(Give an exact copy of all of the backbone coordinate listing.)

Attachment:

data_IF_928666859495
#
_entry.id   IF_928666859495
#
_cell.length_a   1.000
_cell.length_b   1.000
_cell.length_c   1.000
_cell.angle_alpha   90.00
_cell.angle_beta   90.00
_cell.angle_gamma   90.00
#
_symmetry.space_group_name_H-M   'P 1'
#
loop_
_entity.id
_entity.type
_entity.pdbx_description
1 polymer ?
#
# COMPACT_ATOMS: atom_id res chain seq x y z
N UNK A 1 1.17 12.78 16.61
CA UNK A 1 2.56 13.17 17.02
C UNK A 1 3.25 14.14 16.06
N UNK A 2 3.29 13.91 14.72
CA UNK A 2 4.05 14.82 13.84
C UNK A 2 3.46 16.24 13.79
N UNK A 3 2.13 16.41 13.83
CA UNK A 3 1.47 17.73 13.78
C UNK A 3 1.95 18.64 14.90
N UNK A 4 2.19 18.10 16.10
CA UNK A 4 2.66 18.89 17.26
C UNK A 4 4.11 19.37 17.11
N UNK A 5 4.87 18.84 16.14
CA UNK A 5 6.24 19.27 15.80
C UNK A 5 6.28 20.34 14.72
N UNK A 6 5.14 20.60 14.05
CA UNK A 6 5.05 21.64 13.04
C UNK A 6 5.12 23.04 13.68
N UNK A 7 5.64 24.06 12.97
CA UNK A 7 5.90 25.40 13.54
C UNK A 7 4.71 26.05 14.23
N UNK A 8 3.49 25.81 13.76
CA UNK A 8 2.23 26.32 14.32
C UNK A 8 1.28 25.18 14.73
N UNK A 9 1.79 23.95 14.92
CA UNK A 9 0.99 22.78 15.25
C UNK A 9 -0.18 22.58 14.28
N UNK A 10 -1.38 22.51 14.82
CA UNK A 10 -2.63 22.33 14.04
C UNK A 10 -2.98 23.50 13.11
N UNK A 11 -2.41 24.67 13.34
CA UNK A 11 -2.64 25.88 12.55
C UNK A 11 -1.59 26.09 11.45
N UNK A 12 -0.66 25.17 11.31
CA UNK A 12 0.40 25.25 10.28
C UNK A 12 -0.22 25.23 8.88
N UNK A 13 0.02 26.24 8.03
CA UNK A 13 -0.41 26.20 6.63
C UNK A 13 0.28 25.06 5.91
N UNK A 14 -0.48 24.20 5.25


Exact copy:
data_IF_928666859495
#
_entry.id   IF_928666859495
#
_cell.length_a   1.000
_cell.length_b   1.000
_cell.length_c   1.000
_cell.angle_alpha   90.00
_cell.angle_beta   90.00
_cell.angle_gamma   90.00
#
_symmetry.space_group_name_H-M   'P 1'
#
loop_
_entity.id
_entity.type
_entity.pdbx_description
1 polymer ?
#
# COMPACT_ATOMS: atom_id res chain seq x y z
N UNK A 1 1.17 12.78 16.61
CA UNK A 1 2.56 13.17 17.02
C UNK A 1 3.25 14.14 16.06
N UNK A 2 3.29 13.91 14.72
CA UNK A 2 4.05 14.82 13.84
C UNK A 2 3.46 16.24 13.79
N UNK A 3 2.13 16.41 13.83
CA UNK A 3 1.47 17.73 13.78
C UNK A 3 1.95 18.64 14.90
N UNK A 4 2.19 18.10 16.10
CA UNK A 4 2.66 18.89 17.26
C UNK A 4 4.11 19.37 17.11
N UNK A 5 4.87 18.84 16.14
CA UNK A 5 6.24 19.27 15.80
C UNK A 5 6.28 20.34 14.72
N UNK A 6 5.14 20.60 14.05
CA UNK A 6 5.05 21.64 13.04
C UNK A 6 5.12 23.04 13.68
N UNK A 7 5.64 24.06 12.97
CA UNK A 7 5.90 25.40 13.54
C UNK A 7 4.71 26.05 14.23
N UNK A 8 3.49 25.81 13.76
CA UNK A 8 2.23 26.32 14.32
C UNK A 8 1.28 25.18 14.73
N UNK A 9 1.79 23.95 14.92
CA UNK A 9 0.99 22.78 15.25
C UNK A 9 -0.18 22.58 14.28
N UNK A 10 -1.38 22.51 14.82
CA UNK A 10 -2.63 22.33 14.04
C UNK A 10 -2.98 23.50 13.11
N UNK A 11 -2.41 24.67 13.34
CA UNK A 11 -2.64 25.88 12.55
C UNK A 11 -1.59 26.09 11.45
N UNK A 12 -0.66 25.17 11.31
CA UNK A 12 0.40 25.25 10.28
C UNK A 12 -0.22 25.23 8.88
N UNK A 13 0.02 26.24 8.03
CA UNK A 13 -0.41 26.20 6.63
C UNK A 13 0.28 25.06 5.91
N UNK A 14 -0.48 24.20 5.25